State v. Evans

Annotate this Case

109 Ariz. 491 (1973)

512 P.2d 1225

STATE of Arizona, Appellee, v. Joseph Nathan EVANS, Appellant.

No. 2315.

Supreme Court of Arizona, In Banc.

July 24, 1973.

*492 Gary K. Nelson, Atty. Gen., by John J. Dickinson, Special Asst. Atty. Gen., Phoenix, for appellee.

Ross P. Lee, Maricopa County Public Defender, by William C. Blakley, Deputy Public Defender, Phoenix, for appellant.

HOLOHAN, Justice.

The defendant, Joseph Nathan Evans, was found guilty, after a jury trial, of assault with intent to commit robbery, with a prior conviction. He was sentenced to ten years' probation conditioned upon serving eight to ten years in the state prison.

The facts necessary for determination of this appeal are that on September 11, 1970, one Paul Tovar was making a telephone call from a public booth at the corner of Van Buren and 20th Streets in Phoenix, Arizona. The defendant, Evans, approached and asked to borrow a match. Tovar gave him one, then continued his telephone conversation. During the telephone conversation Tovar took out his wallet to find a telephone number which he had on a paper in the wallet. The defendant Evans pushed into the booth, and a struggle ensued. Tovar testified that the defendant hit him and tried to take his wallet from his hand. In the course of the struggle the defendant demanded that Tovar give him money.

Two men pulled up to the scene in an automobile, and they came to Tovar's assistance. Evans fled, but he was apprehended by the men and a police officer who had also arrived on the scene.

The defendant urges that the trial court erred in two respects, namely: (1) failing to instruct the jury on all the elements of the offense and (2) imposition of a sentence not authorized by statute.

The trial court in instructing the jury did not advise it that a necessary element *493 of robbery was the intent to deprive the owner permanently of his property. State v. Brown, 106 Ariz. 453, 478 P.2d 77 (1970). Counsel for the defendant did not request an instruction on the element of intent nor did counsel object to the instructions given by the court. Generally, the failure to give an instruction which has not been requested is not error. State v. Ganster, 102 Ariz. 490, 433 P.2d 620 (1967); State v. Randolph, 99 Ariz. 253, 408 P.2d 397 (1965). Counsel now urges that the failure to instruct the jury on the issue of specific intent was fundamental error.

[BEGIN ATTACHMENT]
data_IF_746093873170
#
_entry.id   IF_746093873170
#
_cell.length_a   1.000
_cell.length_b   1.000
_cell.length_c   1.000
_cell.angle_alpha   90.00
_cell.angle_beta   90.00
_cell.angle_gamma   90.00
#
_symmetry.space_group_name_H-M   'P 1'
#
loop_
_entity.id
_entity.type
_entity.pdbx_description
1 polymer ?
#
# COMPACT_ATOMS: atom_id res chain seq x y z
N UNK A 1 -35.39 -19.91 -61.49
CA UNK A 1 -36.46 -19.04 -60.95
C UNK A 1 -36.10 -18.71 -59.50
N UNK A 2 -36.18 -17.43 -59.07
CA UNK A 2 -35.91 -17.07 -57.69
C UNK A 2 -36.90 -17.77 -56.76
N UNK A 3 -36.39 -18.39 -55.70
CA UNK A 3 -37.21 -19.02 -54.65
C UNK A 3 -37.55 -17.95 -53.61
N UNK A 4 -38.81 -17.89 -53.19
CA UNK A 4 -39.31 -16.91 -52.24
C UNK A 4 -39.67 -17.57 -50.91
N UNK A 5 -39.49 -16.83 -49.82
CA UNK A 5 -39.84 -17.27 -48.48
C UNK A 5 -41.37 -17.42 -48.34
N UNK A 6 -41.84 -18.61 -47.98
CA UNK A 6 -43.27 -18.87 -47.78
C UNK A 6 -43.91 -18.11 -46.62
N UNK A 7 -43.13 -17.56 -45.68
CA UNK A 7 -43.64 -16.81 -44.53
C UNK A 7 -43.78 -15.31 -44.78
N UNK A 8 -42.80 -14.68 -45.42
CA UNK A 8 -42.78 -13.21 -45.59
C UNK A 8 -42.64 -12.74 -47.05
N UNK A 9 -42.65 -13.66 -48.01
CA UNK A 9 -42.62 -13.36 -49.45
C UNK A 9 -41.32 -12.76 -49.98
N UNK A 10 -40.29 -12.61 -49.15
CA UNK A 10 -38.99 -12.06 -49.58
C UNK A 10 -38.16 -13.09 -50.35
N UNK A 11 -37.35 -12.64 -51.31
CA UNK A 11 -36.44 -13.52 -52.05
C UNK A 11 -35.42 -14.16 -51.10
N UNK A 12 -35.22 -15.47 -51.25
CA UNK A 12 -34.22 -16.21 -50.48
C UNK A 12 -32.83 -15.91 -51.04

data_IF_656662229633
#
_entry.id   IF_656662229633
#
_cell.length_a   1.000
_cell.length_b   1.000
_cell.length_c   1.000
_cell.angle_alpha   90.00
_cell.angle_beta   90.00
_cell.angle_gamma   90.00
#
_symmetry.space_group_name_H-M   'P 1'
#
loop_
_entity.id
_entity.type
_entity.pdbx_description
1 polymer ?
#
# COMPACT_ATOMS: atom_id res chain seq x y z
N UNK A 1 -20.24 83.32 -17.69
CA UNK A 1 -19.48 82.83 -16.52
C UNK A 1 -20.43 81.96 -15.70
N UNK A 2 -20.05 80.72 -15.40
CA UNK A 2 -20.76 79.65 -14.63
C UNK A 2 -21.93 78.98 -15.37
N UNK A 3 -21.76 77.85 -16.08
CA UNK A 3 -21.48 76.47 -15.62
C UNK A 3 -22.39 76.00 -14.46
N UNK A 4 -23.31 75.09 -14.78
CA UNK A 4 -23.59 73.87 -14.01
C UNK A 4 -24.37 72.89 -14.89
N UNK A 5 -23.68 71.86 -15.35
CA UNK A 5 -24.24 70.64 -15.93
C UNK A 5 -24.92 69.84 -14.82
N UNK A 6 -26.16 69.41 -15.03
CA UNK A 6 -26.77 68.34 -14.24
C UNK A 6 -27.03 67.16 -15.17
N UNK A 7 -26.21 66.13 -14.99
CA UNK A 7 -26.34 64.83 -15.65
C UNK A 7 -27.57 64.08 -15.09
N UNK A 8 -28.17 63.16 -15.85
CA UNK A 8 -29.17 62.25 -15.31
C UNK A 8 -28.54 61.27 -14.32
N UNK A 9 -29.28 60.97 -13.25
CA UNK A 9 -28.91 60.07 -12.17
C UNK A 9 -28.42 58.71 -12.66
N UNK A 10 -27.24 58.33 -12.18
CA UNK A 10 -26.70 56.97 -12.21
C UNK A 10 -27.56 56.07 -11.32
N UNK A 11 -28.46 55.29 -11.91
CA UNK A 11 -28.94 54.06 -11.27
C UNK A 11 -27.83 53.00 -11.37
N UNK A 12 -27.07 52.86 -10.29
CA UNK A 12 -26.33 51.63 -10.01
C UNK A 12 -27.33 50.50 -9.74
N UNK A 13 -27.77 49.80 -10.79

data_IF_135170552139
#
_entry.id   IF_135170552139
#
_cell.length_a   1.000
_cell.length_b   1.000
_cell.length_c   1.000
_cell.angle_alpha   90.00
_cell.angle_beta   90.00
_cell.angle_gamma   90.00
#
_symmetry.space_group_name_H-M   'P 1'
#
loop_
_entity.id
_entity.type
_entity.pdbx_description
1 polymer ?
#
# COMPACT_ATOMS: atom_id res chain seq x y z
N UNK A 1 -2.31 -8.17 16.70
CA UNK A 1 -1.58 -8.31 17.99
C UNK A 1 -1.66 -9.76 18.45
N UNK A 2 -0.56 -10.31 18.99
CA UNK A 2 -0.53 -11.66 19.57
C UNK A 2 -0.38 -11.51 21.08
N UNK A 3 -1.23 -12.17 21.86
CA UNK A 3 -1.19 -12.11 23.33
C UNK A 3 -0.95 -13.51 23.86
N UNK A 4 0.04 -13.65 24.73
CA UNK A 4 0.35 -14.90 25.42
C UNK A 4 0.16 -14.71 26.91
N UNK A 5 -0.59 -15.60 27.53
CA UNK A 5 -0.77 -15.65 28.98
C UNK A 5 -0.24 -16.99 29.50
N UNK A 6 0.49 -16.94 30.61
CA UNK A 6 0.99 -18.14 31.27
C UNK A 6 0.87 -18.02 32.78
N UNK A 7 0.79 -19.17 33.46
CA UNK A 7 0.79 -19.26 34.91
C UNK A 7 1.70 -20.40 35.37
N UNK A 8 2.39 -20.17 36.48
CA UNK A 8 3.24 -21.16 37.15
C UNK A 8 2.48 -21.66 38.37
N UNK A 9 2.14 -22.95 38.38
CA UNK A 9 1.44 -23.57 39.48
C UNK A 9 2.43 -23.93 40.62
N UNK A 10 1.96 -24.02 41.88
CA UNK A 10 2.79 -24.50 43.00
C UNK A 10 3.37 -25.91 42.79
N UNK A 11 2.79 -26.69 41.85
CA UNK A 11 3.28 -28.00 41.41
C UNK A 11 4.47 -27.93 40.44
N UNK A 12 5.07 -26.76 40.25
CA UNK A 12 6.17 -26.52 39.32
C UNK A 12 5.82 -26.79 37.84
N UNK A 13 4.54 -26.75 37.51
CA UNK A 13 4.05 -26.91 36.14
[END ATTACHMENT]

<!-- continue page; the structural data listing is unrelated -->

The trial judge has the duty to instruct the jury upon the law relating to the facts of the case and upon matters vital to a proper consideration of the evidence. In matters vital to the case the trial judge is required to instruct the jury on his own motion even if not requested by the defense. If the trial court fails to instruct the jury on a matter vital to the rights of the defendant, such an omission creates fundamental error. In State v. Pulliam, 87 Ariz. 216, 349 P.2d 781 (1960) this Court defined fundamental error as "... such error as goes to the foundation of the case, or which takes from a defendant a right essential to his defense."

The question then becomes, did the failure to instruct on the issue of specific intent deprive the defendant of a right essential to his defense? The charge against the defendant was assault with intent to rob. The evidence presented by the state clearly supported the charge. The defendant presented as his defense that the event was simply a fight between himself and the victim which had been provoked by the victim. The defendant denied any attempt to take or remove the victim's wallet, and it was his position that he was merely trying to protect himself from the attack by the victim, Tovar.